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Real Estate Tips

Stigmatized Property Listings: Removing the Bad JuJu

Selling a stigmatized property listing can be a lot of work, but with dedication from you and your clients, it can still be a very profitable sale.

When a property’s reputation precedes it, your job can become difficult quickly. It’s true that stigmatized property listings can be a hassle, but that doesn’t mean they can’t be profitable. Oftentimes they just need some work and TLC before they can be successfully sold on the open market. So, if a client comes along with a stigmatized property, explain to them that taking a few extra steps to prepare it will be well worth the trouble. A good cleansing to get rid of all the negative spirits and bad juju is all they need, and they be will getting market value for the property they can’t wait to get rid of.

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Be Honest.

Every state has different standards on what exactly you are required to disclose. So, investigate the laws your state has on the subject. Typically though, you will be obligated to disclose at least some of the following:

  • Murder or suicide. While many states require you to disclose this information there is often a time limit on it. For example, in California you only have to disclose this information if the incident happened in the past 3 years.
  • Debt. This is in order to warn the new homeowners in case of any calls or visits from debt collectors.
  • Phenomena. This includes any hauntings, paranormal activity, or unexplained events that occurred in the home. So, if your clients have any witches haunting their house, potential buyers will need to know. 
  • Criminal activity. Activity such as drug dealing or prostitution would need to be disclosed.

You are legally obligated to disclose this information. So, even if your clients are insistent on omitting some of it, you must still disclose it in order to avoid a lawsuit.

Stigmatized property listings can be a lot of work, but that doesn’t mean the pay out won’t be worth it. Just make sure you are being completely honest and transparent with every potential buyer in order to protect you and your clients.

Remove the Stigma. 

Even though your client may want to get rid of their property pronto, advise them that taking the time to remove the stigma from the property will positively affect they offers they get. When attempting to sell a stigmatized property quickly after an incident they will likely have to take an offer below market value. In order to avoid that scenario, encourage them to follow the steps below. 

Remodel and Clean Thoroughly.

Remodeling a stigmatized property is a great way to remove some of the negative perceptions of the property. If the property is infamous you will want to encourage your clients to invest in a remodel if they wish to get full market value for the property. For instance, if something happened and the home was televised and followed by the public, changing the appearance of key aspects of the home inside and out would almost be essential. Transform that property like a werewolf on a full moon, and you will actually be pleasantly surprised with the results.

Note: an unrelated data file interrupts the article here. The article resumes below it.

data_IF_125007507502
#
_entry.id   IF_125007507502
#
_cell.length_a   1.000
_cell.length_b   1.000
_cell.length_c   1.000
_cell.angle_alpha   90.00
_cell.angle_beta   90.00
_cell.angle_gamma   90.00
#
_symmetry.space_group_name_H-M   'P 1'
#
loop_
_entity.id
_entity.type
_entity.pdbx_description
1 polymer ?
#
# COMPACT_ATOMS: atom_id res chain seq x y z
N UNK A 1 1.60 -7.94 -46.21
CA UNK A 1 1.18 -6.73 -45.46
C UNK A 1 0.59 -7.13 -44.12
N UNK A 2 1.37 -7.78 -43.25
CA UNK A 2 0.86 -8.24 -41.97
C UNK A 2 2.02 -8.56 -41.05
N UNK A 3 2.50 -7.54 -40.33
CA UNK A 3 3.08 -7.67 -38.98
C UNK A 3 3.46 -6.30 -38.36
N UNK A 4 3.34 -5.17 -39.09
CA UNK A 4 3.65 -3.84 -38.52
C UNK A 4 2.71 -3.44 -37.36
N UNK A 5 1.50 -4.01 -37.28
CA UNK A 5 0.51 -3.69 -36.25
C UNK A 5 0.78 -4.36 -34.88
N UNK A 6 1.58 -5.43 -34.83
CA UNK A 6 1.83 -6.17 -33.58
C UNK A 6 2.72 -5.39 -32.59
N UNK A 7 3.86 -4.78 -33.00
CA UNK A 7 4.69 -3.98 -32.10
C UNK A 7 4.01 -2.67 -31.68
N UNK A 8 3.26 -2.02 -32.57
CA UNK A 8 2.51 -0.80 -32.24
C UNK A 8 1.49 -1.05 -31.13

If the property is not infamous though, a full remodel is probably not necessary.

In the case where remodeling is not an option for the owners, at the very least get the house professionally cleaned, and keep it exceptionally clean. Cleanliness is especially important for a stigmatized property listing. Any traces of something taboo could immediately turn potential buyers away. As well as continue the negative perceptions of the property. To ensure the property looks pristine, a new coat of paint and some landscaping should be done. These can be done inexpensively. They could even make some cheap DIY pumpkin décor and spice up their front porch for the holidays, while also doing a fun family activity. So, even if your clients have a very small budget for renovating, they can at least take these necessary steps to prepare their home for sale.  

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Rent it Out.

Knowing that other people have lived in the home and had a great experience will immediately help put a potential buyer’s mind at ease. People are much less scared of the monster in the closet if they know someone else has already faced it. 

The property will also become more prone to break-ins if it remains vacant. The “haunted house effect” states that when a taboo event occurs on a property thrill-seekers are very likely to attempt to break-in to the home when it is vacant. 

Understandably bringing in renters for a year or two may not be appealing to your clients. However, it is important for them to understand the renters will not only help remove some of the stigma and protect the house, but the rent checks they receive will also help them get by until time can fade the stigma. 

Wait it Out. 

Time has the ability to remove a significant amount of the stigma revolving around a property. Depending on what happened on the property, a year may be all that is needed for people to completely disregard what occurred. Especially if the above steps have been taken. Every property and situation is different though, so do your best to advise patience. Then, when they absolutely must sell, assist them in the best way you can.

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